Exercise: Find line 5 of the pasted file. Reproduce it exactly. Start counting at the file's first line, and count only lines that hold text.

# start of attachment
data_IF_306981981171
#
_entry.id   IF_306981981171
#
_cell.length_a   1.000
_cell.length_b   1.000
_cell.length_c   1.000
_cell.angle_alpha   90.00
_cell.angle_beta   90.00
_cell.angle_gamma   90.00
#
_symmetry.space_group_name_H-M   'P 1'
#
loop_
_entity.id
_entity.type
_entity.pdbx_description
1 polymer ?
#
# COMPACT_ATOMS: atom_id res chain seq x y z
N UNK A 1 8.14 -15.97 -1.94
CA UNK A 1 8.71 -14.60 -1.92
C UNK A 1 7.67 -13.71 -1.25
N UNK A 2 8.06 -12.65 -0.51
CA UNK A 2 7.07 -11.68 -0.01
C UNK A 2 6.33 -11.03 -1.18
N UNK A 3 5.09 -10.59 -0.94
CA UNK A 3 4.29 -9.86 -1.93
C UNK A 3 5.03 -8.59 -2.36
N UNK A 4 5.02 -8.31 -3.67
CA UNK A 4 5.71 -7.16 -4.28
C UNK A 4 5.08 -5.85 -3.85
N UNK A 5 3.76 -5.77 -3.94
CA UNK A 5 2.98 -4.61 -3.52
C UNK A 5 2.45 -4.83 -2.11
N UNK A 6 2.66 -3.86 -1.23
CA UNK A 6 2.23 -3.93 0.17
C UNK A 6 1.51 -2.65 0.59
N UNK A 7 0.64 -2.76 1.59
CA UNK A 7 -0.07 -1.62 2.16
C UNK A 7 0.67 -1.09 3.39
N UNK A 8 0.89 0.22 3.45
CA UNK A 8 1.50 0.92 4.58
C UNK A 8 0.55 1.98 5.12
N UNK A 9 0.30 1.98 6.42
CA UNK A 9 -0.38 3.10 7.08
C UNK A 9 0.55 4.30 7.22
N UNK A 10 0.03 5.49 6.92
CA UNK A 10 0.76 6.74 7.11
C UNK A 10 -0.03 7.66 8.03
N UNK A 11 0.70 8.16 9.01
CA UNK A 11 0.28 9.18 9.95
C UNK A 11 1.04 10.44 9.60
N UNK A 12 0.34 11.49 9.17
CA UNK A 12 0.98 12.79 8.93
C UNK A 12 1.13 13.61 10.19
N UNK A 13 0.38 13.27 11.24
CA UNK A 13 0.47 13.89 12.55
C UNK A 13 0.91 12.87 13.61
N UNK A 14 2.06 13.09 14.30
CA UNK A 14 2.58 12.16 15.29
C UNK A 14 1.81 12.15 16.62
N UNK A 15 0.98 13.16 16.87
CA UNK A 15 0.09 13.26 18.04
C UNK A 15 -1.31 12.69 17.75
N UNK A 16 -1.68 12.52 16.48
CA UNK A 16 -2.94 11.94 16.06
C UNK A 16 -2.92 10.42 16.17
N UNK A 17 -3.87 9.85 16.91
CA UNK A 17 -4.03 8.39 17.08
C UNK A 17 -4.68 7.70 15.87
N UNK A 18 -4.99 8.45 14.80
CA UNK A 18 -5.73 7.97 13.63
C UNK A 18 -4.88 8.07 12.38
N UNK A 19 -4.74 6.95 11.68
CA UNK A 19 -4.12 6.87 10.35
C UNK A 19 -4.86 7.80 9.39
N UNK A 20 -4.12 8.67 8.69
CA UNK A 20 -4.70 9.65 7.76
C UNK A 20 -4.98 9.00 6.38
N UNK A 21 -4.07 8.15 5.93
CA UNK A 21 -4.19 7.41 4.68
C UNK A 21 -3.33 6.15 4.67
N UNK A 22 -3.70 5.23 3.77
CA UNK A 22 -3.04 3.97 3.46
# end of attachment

_cell.length_a   1.000